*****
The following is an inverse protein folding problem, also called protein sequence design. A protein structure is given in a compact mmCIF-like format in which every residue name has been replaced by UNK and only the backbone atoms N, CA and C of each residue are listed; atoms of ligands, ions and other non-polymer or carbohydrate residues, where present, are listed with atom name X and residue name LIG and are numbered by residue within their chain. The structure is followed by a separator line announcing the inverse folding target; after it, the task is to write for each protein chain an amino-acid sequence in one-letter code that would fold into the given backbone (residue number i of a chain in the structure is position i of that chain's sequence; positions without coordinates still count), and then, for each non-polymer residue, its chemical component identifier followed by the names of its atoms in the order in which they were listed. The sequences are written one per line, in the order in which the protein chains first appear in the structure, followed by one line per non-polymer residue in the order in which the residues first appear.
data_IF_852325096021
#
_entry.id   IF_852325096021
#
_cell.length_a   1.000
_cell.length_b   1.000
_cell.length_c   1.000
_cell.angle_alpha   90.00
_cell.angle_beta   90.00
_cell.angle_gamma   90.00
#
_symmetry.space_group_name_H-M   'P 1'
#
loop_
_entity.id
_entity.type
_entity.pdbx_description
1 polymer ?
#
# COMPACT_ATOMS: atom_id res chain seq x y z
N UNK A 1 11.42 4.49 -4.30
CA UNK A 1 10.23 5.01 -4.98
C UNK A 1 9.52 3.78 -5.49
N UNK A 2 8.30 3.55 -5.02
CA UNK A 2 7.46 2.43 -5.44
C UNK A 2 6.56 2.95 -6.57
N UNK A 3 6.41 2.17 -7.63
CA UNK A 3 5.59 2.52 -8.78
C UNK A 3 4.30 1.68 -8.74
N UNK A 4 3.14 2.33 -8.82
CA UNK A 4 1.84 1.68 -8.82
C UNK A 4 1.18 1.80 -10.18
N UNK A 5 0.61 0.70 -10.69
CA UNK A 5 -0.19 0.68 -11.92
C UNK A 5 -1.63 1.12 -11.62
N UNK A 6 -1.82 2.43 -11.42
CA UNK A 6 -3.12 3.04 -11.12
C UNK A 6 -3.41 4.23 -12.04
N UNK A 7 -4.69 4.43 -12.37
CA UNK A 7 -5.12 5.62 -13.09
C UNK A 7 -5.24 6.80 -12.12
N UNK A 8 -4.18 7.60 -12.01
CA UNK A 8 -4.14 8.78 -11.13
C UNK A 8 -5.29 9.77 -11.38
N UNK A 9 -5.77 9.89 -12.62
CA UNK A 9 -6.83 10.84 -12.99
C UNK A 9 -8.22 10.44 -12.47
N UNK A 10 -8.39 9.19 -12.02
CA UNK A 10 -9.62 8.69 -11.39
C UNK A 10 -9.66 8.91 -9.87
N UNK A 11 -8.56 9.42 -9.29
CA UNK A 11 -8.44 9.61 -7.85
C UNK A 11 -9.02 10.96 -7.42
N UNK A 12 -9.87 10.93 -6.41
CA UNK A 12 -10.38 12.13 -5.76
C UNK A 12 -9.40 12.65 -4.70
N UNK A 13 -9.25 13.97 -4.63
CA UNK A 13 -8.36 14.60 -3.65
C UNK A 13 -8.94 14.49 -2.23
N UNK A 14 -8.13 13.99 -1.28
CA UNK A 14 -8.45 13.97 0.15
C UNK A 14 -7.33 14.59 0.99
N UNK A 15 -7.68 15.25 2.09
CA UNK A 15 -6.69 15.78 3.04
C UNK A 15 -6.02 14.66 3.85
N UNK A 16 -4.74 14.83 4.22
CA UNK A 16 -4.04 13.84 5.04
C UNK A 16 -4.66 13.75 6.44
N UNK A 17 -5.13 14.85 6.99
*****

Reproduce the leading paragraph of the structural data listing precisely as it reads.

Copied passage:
The following is an inverse protein folding problem, also called protein sequence design. A protein structure is given in a compact mmCIF-like format in which every residue name has been replaced by UNK and only the backbone atoms N, CA and C of each residue are listed; atoms of ligands, ions and other non-polymer or carbohydrate residues, where present, are listed with atom name X and residue name LIG and are numbered by residue within their chain. The structure is followed by a separator line announcing the inverse folding target; after it, the task is to write for each protein chain an amino-acid sequence in one-letter code that would fold into the given backbone (residue number i of a chain in the structure is position i of that chain's sequence; positions without coordinates still count), and then, for each non-polymer residue, its chemical component identifier followed by the names of its atoms in the order in which they were listed. The sequences are written one per line, in the order in which the protein chains first appear in the structure, followed by one line per non-polymer residue in the order in which the residues first appear.